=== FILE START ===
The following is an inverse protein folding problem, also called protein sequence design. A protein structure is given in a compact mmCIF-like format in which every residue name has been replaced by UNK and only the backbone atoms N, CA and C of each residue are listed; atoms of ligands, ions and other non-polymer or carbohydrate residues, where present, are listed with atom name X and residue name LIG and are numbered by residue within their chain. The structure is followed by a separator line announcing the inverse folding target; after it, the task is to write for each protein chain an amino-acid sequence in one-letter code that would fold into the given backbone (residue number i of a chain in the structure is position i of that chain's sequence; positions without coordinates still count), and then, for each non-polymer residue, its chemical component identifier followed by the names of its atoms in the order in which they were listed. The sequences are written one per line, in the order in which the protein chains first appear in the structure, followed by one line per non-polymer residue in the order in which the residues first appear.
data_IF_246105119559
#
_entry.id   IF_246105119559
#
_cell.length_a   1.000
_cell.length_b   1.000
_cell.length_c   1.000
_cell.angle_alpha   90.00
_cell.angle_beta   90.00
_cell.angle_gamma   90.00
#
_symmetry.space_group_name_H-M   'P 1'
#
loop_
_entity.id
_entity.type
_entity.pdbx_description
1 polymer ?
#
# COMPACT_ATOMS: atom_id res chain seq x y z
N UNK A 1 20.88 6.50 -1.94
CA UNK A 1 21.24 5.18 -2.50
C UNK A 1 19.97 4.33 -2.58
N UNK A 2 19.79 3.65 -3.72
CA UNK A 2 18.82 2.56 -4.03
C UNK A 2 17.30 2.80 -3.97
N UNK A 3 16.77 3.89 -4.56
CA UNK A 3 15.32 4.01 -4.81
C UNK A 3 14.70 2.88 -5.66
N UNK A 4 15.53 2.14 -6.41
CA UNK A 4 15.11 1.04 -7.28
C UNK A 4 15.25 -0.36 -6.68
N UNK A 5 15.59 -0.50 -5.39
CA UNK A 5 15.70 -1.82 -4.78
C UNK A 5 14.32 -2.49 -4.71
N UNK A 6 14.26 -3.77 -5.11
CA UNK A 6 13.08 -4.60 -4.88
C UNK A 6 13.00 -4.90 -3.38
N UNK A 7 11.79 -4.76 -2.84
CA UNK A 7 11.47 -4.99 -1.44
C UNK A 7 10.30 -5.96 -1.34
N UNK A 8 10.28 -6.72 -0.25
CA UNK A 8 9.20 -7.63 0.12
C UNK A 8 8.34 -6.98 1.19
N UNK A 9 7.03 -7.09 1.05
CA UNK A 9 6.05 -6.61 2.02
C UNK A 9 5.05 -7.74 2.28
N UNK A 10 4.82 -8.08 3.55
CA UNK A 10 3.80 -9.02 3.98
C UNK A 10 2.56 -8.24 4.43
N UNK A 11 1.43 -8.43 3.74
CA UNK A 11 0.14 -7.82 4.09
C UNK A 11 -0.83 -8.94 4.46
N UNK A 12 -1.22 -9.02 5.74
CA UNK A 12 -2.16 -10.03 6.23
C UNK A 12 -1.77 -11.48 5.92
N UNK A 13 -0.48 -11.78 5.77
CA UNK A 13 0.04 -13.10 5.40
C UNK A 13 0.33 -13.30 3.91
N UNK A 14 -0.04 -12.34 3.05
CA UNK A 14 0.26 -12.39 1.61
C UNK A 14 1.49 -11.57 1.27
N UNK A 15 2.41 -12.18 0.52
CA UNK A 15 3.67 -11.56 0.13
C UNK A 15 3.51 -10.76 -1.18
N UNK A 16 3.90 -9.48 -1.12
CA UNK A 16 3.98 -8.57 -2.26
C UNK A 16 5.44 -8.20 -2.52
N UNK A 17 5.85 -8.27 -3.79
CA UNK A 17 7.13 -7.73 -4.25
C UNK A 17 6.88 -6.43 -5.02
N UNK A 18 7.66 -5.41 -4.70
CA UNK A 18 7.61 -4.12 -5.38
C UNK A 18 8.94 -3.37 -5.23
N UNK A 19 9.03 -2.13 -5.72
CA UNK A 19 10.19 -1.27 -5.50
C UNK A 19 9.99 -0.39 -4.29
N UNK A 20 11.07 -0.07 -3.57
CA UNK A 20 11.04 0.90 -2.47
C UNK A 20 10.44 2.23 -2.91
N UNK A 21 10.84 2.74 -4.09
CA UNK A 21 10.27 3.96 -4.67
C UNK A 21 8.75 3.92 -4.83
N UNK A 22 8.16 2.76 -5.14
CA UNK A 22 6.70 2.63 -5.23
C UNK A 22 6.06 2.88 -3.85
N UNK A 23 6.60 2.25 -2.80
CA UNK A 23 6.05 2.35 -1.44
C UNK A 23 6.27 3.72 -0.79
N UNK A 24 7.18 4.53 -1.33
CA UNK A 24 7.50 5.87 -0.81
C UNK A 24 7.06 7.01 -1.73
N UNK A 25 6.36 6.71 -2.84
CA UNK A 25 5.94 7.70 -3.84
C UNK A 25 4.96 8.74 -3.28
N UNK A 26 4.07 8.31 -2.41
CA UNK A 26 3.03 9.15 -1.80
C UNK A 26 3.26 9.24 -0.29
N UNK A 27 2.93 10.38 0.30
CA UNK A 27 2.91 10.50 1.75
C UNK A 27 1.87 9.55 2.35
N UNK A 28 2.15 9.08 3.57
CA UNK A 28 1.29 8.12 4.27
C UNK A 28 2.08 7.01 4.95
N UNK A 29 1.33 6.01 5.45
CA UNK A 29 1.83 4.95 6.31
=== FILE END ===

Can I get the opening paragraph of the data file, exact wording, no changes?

The following is an inverse protein folding problem, also called protein sequence design. A protein structure is given in a compact mmCIF-like format in which every residue name has been replaced by UNK and only the backbone atoms N, CA and C of each residue are listed; atoms of ligands, ions and other non-polymer or carbohydrate residues, where present, are listed with atom name X and residue name LIG and are numbered by residue within their chain. The structure is followed by a separator line announcing the inverse folding target; after it, the task is to write for each protein chain an amino-acid sequence in one-letter code that would fold into the given backbone (residue number i of a chain in the structure is position i of that chain's sequence; positions without coordinates still count), and then, for each non-polymer residue, its chemical component identifier followed by the names of its atoms in the order in which they were listed. The sequences are written one per line, in the order in which the protein chains first appear in the structure, followed by one line per non-polymer residue in the order in which the residues first appear.